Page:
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Forget the pilgrims: Spaniards were the first to celebrate Thanksgiving

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Forget the pilgrims: Spaniards were the first to celebrate Thanksgiving
Jennie Augusta Brownscombe, The First Thanksgiving. Photo: Hohum/Wikimedia
13:20 CET+01:00
Sticklers for tradition should really abandon the turkey and pumpkin pie, and instead celebrate with jamón washed down with Rioja, as new historical research claims Spanish sailors created the first Thanksgiving dinner.

As people all over the United States sit down to carve the turkey and remember the pilgrims who sat down for Thanksgiving in 1621 they may be surprised to learn that they are in fact celebrating the wrong date entirely.

The history books tell us that the first Thanksgiving was celebrated in 1621 by English pilgrims who had arrived in America on the Mayflower. 

Now archaeologists at Florida’s Museum of Natural History have revealed that the first Thanksgiving was actually celebrated in St. Augustine, Florida over 50 years earlier in 1565. 

It was not the English pilgrims in their wide-brimmed hats who celebrated the first Thanksgiving, but Spanish explorer Pedro Menéndez de Avilés and 800 soldiers, sailors and settlers. 


Pedro Menéndez de Avilés. Photo: Georgetown University Creative Commons / Wikimedia

They attended a special thanksgiving mass before sitting down together with local Native Americans for a thanksgiving feast, according to Kathleen Deagan, research curator emerita of historical archaeology at the Florida Museum of Natural History.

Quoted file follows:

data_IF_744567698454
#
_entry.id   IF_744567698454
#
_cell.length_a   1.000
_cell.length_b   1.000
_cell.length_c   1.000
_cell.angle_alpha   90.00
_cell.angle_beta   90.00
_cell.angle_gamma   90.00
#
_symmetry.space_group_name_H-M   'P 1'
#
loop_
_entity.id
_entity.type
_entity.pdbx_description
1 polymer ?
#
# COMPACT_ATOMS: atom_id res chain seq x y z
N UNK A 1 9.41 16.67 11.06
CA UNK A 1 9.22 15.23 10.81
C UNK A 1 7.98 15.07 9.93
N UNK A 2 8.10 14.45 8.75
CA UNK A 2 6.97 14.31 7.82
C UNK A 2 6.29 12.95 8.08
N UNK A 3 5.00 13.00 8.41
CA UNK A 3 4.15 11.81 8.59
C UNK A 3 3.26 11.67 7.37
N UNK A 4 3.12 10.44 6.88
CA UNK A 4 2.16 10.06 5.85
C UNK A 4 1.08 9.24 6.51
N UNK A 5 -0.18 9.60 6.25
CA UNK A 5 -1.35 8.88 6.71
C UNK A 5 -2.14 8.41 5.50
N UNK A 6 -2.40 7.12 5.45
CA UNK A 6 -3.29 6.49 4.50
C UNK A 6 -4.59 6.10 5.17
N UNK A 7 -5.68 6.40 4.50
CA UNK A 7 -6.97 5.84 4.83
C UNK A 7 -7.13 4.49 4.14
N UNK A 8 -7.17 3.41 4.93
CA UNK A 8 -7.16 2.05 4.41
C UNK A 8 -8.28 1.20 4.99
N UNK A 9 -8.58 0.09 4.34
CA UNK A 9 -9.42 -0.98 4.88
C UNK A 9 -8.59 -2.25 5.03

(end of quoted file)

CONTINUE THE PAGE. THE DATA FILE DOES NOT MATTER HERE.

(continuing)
And far from the traditional turkey, the first Thanksgiving feast included salted pork and typical Spanish products such as red wine, olives and chickpeas.

While there might not have been a cranberry in sight, the first Thanksgiving feast may have included some typical Caribbean foods that Menéndez picked up when he stopped in Puerto Rico before landing in Florida.

The local Timucuan people may have also contributed to the feast, bringing "corn, fresh fish, berries or beans," according to Deagan.

The first Thanksgiving feast probably took place along the banks of the Matanzas River, the site of the first Spanish colony in the United States.

Menéndez de Avilés had lost half his fleet on the voyage from Spain, and one of the first things he did on reaching the "New World" was to organize a mass of thanksgiving, followed by a feast.

"He invited all the local native people who were so curious about them," said Deagan.

But how has this important part of US history been forgotten?

In part, it is because over the centuries the history of the United States has been heavily Anglicized, with America’s origins viewed as primarily British.

"The fact is, the first colony was a melting pot and the cultural interactions of the many groups of people in the colony were much more like the US is today than the British colonies ever were," Gifford Waters, historical archaeology collection manager at the Florida Museum, told the University of Florida news.

"I think the true story of the first Thanksgiving is especially important, since there is a growing Hispanic population in the U.S. and the role of the Spanish colony in La Florida is often neglected in the classroom," he added.

St Augustine is the oldest continuously occupied European settlement in the United States, and in 2015 is celebrating its 450th anniversary - it was founded by Menédez de Avilés on September 8th 1565. 

Spain's King Felipe and Queen Letizia visited the city on their first trip to the USA in September to take part in the anniversary celebrations. 


King Felipe and Queen Letizia standing with an actor dressed as Pedro de Menéndez de Avilés in St Augustine. Photo: AFP

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